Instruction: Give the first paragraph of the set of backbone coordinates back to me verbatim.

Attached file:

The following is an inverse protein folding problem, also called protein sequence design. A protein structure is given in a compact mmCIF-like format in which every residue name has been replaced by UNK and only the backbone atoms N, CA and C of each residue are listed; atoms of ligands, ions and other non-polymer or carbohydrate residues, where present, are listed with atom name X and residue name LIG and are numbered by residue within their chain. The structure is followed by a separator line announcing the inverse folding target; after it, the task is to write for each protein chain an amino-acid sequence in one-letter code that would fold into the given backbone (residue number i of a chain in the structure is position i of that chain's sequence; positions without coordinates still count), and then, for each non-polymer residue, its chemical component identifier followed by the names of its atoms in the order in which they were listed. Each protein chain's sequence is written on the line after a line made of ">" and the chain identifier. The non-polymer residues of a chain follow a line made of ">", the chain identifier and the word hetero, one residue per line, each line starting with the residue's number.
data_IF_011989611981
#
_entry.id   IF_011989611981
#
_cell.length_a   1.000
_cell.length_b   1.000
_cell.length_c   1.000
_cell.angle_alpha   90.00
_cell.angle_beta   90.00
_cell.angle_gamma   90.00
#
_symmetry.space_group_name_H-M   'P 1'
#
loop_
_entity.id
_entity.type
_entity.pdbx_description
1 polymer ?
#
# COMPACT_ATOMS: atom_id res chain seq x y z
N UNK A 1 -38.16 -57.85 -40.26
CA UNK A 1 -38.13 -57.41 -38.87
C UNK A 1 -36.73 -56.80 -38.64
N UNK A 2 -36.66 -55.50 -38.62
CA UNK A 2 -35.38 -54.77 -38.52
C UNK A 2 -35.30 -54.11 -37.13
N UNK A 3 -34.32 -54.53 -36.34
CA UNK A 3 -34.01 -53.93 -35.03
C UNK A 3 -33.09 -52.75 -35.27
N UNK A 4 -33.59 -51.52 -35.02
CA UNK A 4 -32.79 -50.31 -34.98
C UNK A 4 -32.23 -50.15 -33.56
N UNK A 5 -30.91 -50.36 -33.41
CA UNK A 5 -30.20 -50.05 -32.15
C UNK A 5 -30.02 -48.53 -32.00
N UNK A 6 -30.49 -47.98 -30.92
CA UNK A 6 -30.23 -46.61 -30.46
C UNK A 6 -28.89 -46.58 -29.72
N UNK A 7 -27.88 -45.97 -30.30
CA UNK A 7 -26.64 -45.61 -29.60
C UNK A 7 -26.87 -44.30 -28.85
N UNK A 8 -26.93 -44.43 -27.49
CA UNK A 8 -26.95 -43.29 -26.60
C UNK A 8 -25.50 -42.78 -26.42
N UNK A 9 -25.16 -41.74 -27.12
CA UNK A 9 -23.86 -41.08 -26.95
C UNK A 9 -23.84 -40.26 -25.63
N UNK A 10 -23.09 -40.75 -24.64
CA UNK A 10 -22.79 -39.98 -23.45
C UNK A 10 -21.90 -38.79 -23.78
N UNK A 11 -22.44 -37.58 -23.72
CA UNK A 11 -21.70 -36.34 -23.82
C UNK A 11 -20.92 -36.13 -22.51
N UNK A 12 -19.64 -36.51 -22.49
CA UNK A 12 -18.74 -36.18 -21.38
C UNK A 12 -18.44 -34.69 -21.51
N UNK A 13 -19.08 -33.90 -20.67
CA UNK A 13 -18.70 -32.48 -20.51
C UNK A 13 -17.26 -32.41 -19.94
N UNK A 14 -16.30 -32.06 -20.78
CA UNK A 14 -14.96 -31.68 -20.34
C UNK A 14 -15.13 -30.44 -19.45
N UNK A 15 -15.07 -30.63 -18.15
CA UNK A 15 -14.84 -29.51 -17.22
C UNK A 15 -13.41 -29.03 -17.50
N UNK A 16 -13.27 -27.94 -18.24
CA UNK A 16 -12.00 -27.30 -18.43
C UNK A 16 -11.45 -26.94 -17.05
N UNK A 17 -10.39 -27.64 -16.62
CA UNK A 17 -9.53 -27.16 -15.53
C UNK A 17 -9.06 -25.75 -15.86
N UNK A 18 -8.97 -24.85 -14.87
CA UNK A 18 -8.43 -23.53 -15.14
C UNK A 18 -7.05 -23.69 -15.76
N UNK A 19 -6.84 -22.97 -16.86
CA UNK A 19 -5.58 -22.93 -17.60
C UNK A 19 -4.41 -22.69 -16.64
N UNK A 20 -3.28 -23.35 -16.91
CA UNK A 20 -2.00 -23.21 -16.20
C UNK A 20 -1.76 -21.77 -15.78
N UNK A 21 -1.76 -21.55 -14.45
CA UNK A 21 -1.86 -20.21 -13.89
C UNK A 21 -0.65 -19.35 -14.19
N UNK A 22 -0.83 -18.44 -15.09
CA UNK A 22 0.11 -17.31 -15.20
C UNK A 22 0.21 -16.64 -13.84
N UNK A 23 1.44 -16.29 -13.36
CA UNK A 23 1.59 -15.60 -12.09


The following is an inverse protein folding problem, also called protein sequence design. A protein structure is given in a compact mmCIF-like format in which every residue name has been replaced by UNK and only the backbone atoms N, CA and C of each residue are listed; atoms of ligands, ions and other non-polymer or carbohydrate residues, where present, are listed with atom name X and residue name LIG and are numbered by residue within their chain. The structure is followed by a separator line announcing the inverse folding target; after it, the task is to write for each protein chain an amino-acid sequence in one-letter code that would fold into the given backbone (residue number i of a chain in the structure is position i of that chain's sequence; positions without coordinates still count), and then, for each non-polymer residue, its chemical component identifier followed by the names of its atoms in the order in which they were listed. Each protein chain's sequence is written on the line after a line made of ">" and the chain identifier. The non-polymer residues of a chain follow a line made of ">", the chain identifier and the word hetero, one residue per line, each line starting with the residue's number.